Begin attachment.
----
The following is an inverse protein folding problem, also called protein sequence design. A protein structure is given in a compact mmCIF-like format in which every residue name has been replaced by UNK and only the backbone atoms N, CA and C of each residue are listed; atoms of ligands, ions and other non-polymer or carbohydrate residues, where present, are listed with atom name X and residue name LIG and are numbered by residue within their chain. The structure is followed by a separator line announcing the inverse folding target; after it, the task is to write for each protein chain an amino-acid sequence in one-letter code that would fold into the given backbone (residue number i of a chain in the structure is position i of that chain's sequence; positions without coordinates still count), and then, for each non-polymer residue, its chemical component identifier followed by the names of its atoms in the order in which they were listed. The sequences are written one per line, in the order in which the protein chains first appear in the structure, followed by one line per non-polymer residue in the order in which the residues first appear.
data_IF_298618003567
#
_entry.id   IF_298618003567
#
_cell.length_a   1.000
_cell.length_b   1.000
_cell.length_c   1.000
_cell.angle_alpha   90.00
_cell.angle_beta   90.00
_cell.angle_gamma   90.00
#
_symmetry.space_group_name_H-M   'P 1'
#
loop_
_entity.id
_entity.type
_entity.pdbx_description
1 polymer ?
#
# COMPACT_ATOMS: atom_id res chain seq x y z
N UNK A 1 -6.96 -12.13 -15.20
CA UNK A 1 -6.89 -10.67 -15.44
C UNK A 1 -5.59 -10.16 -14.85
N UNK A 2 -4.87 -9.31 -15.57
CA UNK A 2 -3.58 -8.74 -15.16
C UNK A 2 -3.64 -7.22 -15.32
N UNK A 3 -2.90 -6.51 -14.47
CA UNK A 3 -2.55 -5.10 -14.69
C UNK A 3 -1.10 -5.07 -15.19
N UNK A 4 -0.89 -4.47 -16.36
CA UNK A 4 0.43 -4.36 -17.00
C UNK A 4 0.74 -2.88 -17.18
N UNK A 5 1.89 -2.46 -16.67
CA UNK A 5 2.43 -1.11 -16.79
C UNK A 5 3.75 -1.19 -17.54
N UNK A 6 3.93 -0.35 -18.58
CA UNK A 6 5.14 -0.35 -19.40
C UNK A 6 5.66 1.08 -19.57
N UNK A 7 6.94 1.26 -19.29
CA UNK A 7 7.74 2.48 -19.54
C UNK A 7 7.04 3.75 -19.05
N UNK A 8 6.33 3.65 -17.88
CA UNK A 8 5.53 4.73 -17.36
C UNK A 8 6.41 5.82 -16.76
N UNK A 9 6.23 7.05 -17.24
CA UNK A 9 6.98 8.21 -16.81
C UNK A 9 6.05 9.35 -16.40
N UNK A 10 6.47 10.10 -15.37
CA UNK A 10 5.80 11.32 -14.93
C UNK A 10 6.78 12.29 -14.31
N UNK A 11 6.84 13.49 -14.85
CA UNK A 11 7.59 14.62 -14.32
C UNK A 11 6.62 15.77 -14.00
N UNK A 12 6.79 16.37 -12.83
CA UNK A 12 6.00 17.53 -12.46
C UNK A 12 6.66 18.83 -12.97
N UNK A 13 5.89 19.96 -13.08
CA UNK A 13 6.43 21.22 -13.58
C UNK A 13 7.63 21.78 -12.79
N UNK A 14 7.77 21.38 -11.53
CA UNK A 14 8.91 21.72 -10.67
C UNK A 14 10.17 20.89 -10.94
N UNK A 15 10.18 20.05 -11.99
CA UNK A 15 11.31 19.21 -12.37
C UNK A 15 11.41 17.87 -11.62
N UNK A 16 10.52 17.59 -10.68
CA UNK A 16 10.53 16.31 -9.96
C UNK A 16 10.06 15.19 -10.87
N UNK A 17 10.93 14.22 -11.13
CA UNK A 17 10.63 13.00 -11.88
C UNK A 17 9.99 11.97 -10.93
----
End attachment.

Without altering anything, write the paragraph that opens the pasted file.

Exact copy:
The following is an inverse protein folding problem, also called protein sequence design. A protein structure is given in a compact mmCIF-like format in which every residue name has been replaced by UNK and only the backbone atoms N, CA and C of each residue are listed; atoms of ligands, ions and other non-polymer or carbohydrate residues, where present, are listed with atom name X and residue name LIG and are numbered by residue within their chain. The structure is followed by a separator line announcing the inverse folding target; after it, the task is to write for each protein chain an amino-acid sequence in one-letter code that would fold into the given backbone (residue number i of a chain in the structure is position i of that chain's sequence; positions without coordinates still count), and then, for each non-polymer residue, its chemical component identifier followed by the names of its atoms in the order in which they were listed. The sequences are written one per line, in the order in which the protein chains first appear in the structure, followed by one line per non-polymer residue in the order in which the residues first appear.